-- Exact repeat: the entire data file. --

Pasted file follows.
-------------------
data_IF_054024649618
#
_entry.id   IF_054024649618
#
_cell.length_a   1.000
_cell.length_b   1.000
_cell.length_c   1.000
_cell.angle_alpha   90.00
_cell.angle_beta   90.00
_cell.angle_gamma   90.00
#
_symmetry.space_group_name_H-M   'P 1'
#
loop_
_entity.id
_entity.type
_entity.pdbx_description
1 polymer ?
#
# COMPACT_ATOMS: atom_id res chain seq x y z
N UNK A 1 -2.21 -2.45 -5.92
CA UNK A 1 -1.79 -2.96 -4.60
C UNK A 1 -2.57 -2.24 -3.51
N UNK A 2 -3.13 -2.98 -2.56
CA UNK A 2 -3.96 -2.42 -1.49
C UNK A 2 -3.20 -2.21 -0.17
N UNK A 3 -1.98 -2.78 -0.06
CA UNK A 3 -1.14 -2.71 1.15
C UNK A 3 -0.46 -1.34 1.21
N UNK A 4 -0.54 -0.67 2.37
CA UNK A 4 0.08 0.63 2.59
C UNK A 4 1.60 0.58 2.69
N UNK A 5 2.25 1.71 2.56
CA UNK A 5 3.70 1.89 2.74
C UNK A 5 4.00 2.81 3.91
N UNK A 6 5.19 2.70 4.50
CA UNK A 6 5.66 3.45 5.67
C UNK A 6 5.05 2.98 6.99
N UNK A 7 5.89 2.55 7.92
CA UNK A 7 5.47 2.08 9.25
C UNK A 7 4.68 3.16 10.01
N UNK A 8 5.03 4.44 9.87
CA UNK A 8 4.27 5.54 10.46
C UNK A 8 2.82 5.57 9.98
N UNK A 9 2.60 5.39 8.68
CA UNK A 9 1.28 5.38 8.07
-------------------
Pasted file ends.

data_IF_054024649618
#
_entry.id   IF_054024649618
#
_cell.length_a   1.000
_cell.length_b   1.000
_cell.length_c   1.000
_cell.angle_alpha   90.00
_cell.angle_beta   90.00
_cell.angle_gamma   90.00
#
_symmetry.space_group_name_H-M   'P 1'
#
loop_
_entity.id
_entity.type
_entity.pdbx_description
1 polymer ?
#
# COMPACT_ATOMS: atom_id res chain seq x y z
N UNK A 1 -2.21 -2.45 -5.92
CA UNK A 1 -1.79 -2.96 -4.60
C UNK A 1 -2.57 -2.24 -3.51
N UNK A 2 -3.13 -2.98 -2.56
CA UNK A 2 -3.96 -2.42 -1.49
C UNK A 2 -3.20 -2.21 -0.17
N UNK A 3 -1.98 -2.78 -0.06
CA UNK A 3 -1.14 -2.71 1.15
C UNK A 3 -0.46 -1.34 1.21
N UNK A 4 -0.54 -0.67 2.37
CA UNK A 4 0.08 0.63 2.59
C UNK A 4 1.60 0.58 2.69
N UNK A 5 2.25 1.71 2.56
CA UNK A 5 3.70 1.89 2.74
C UNK A 5 4.00 2.81 3.91
N UNK A 6 5.19 2.70 4.50
CA UNK A 6 5.66 3.45 5.67
C UNK A 6 5.05 2.98 6.99
N UNK A 7 5.89 2.55 7.92
CA UNK A 7 5.47 2.08 9.25
C UNK A 7 4.68 3.16 10.01
N UNK A 8 5.03 4.44 9.87
CA UNK A 8 4.27 5.54 10.46
C UNK A 8 2.82 5.57 9.98
N UNK A 9 2.60 5.39 8.68
CA UNK A 9 1.28 5.38 8.07